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The Tibetan Terrier is also known by the names: Tsang Apso, Dokhi Apso.

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Tibetan Terriers originated high in the Himalayan Mountains in the remote country of Tibet. There they have been bred for hundred of years to serve as companions, guards and herders of livestock. They were highly valued by the monks of Tibet not only for practical reasons but also as symbols of good fortune. For this reason the dogs were never sold only given as gifts to esteemed visitors as the selling of luck could tempt fate and bring misfortune to the seller. In the early 20th century Dr. A. Greig was presented with a TT in gratitude for her treatment of a sick Tibetan and, after obtaining a few more, she returned to Britain with them in the 1920s. Looking rather like a small Old English Sheepdog the Tibetan Terrier was developed to withstand the rugged terrain and harsh climatic conditions of its native land. The thick double coat provides protection from extremes of temperature and the unique round flat feet act like snowshoes to enable the dog to travel across deep snow. The appendage ‘Terrier’ is misleading as they are not true terriers and possess no terrier blood or traits. It is believed that early travellers from the West bestowed the name on them due solely to their appearance.


The Tibetan Terrier is a loyal and devoted companion with a happy, out-going personality and the ability to adapt himself to almost any circumstances so long as he has the company of his humans. His faithfulness and desire to be with the family mean that, despite his physical ability to withstand an outside life, he is definitely an indoor dog and one to be included in as many activities as possible. If consigned to a lonely outdoor existence his lovely zest for life will fail to flourish and his naturally happy soul will wither. He is always alert and reactive to his surrounding but, although he has a strongly developed guarding instinct, he will not bark unnecessarily. He can be somewhat aloof with strangers and will not indiscriminately show or seek affection. With his family he is both playful and gentle being quite tolerant of children and, if adequately socialized, enjoying the company of other dogs. He is a very intelligent dog with a sense of his own importance and thus he requires an owner prepared to provide firm and consistent guidance as to what is acceptable behaviour. If such leadership is lacking the owner may soon find that the dog has quickly taken the advantage and learned how to train him/her.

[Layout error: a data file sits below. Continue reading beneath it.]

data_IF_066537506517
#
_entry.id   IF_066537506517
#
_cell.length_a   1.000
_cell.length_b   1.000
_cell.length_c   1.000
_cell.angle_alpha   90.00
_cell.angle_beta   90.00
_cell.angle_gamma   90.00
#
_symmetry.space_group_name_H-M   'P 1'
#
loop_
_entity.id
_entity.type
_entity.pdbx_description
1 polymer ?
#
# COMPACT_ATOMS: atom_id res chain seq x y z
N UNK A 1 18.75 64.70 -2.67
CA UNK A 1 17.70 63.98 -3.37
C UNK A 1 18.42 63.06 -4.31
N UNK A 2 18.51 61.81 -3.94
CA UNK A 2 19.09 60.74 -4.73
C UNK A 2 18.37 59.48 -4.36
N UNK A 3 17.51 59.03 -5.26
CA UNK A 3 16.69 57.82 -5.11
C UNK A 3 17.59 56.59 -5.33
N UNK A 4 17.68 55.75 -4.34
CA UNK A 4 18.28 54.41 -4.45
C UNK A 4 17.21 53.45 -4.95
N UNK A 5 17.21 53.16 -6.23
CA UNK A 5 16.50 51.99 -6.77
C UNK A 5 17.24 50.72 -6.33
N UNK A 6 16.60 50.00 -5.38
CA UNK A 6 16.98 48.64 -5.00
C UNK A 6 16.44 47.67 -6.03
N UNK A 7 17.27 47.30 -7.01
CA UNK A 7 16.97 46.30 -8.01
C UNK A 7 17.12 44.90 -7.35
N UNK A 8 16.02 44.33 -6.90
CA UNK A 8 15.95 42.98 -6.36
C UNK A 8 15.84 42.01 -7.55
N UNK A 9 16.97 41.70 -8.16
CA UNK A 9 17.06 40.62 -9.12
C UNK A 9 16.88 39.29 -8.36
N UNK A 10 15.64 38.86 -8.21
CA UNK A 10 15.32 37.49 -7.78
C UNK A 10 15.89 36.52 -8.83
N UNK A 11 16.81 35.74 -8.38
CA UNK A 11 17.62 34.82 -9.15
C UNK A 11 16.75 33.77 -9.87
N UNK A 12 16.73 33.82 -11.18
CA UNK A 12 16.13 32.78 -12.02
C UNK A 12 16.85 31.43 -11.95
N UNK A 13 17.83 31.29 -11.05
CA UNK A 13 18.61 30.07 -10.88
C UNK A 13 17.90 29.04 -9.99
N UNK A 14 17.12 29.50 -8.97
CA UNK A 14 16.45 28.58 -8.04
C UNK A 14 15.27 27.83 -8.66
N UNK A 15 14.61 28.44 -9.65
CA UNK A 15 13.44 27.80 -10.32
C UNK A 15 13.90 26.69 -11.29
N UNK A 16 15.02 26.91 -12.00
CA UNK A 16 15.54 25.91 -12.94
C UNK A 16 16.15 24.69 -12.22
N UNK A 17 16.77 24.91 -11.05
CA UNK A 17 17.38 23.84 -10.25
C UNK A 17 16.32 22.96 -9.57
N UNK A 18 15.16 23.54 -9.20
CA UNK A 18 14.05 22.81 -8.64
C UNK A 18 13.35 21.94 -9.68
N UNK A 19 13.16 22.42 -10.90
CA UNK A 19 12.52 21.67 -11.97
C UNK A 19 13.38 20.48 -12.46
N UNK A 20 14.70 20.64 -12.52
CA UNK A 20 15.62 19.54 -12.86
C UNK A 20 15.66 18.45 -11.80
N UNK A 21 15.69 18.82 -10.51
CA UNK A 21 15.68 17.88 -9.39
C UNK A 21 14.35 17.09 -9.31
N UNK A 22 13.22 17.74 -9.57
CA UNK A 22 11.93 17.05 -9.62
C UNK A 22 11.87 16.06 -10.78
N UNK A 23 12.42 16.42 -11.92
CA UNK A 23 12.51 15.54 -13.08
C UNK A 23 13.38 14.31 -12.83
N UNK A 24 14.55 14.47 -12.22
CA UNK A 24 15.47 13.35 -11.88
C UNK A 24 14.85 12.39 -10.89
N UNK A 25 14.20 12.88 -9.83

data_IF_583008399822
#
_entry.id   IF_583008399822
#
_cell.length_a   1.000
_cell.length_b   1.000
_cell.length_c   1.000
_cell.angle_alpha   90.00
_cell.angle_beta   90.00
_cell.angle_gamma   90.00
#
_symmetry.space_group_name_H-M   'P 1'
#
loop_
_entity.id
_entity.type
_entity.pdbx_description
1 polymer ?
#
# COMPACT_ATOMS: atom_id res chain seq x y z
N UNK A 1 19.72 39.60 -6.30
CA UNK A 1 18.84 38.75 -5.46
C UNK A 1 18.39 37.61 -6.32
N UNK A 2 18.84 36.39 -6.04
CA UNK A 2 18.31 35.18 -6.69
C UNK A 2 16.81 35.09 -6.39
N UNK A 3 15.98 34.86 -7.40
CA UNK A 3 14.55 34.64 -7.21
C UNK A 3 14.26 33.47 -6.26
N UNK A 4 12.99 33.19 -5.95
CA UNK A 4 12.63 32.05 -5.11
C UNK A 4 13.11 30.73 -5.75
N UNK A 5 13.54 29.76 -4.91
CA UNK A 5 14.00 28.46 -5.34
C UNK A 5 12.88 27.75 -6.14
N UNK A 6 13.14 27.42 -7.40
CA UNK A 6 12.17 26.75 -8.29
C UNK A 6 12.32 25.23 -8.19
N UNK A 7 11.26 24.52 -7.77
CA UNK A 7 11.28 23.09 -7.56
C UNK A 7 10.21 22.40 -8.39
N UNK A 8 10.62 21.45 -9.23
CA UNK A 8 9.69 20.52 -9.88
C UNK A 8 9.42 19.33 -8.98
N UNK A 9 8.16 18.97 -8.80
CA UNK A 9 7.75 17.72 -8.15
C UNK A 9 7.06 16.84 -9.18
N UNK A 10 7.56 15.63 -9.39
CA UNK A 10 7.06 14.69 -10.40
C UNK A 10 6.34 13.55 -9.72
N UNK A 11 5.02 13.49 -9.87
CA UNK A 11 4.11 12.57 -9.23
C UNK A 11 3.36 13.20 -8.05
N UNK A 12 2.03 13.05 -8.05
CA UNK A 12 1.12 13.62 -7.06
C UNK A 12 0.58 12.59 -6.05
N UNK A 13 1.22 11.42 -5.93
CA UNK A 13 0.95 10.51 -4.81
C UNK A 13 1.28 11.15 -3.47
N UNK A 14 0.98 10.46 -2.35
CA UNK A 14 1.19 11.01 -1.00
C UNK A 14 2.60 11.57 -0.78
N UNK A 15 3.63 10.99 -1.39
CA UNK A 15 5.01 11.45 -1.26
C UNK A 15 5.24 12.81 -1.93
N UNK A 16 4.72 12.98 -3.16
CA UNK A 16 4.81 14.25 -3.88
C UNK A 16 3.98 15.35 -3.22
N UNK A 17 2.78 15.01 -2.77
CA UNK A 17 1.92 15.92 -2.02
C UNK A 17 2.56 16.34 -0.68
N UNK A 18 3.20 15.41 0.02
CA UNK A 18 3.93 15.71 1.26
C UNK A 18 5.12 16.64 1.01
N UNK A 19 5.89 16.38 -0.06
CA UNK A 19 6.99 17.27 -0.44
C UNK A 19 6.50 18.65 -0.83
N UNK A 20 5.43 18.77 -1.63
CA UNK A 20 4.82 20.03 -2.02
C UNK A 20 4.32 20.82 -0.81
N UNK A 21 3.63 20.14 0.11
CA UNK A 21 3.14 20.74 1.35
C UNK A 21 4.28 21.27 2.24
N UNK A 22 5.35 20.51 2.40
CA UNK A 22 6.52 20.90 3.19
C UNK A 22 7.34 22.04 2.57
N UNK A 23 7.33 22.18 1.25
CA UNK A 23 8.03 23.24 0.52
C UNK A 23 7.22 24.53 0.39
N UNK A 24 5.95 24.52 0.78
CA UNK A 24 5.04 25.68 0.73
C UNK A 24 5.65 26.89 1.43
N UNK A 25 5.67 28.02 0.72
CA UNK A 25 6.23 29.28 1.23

The Tibetan Terrier is a sturdy robust dog and should have regular brisk walks and play sessions in order to keep him both physically trim and mentally stimulated. Delighting to be in the company of family he is a good companion for activities such as hiking and camping. His athleticism and enthusiasm for tackling tasks make him suited to the sport of agility and his ability to think and problem solve means that he can do well in advanced obedience.


Basic obedience training is necessary in order to produce a pleasant family companion and a dog who is not a nuisance to the public. The Tibetan Terrier is not difficult to train. His intelligence and willingness to work and to please mean that once he has understood what is required he will carry out commands happily and efficiently. That intelligence may however work against training as he can become quickly bored with repetetive exercises in which he can discern no point. Sessions should be kept short, fun and interesting. All training should be based on positive methods as harsh handling will damage the relationship between dog and owner resulting, at best, in mistrust and confusion and at worst in a dog whose spirit is broken. Socialization, which is the process of introducing the puppy to as many of the sights, sounds, people, animals and situations that he may encounter during his life, is most important. This will provide him with the skills necessary to cope in the human world and will help to ensure that he matures into a calm, confident, temperamentally stable adult.


  • Hip dysplasia
  • eye disorders including progressive retinal atrophy (PRA)


Some photographs of the Tibetan Terrier...

Tibetan Terrier
Tilly, owned by Iona Davies in Ulverston, Cumbria, UK

Tilly playing in the snow!

Tibetan Terrier
Flash and Rucksack, owned by Jenny in Weybridge, UK

Flash (L) and Rucksack are littermates who are the best of friends. Both are real comedians and live life to the full.

Your dog here

Fact File

Tibetan Terrier





Expected Lifespan

12 to 15 years



36 - 41 cm (14.2 - 16.1 ins)


Smaller than dogs



8.3 - 13.6 kg (18.3 - 29.9 lbs)


Lighter than dogs


Undercoat fine, woolly. Top coat profuse, long, fine, straight or waved


Any colour except chocolate or liver

  • Pure Breed

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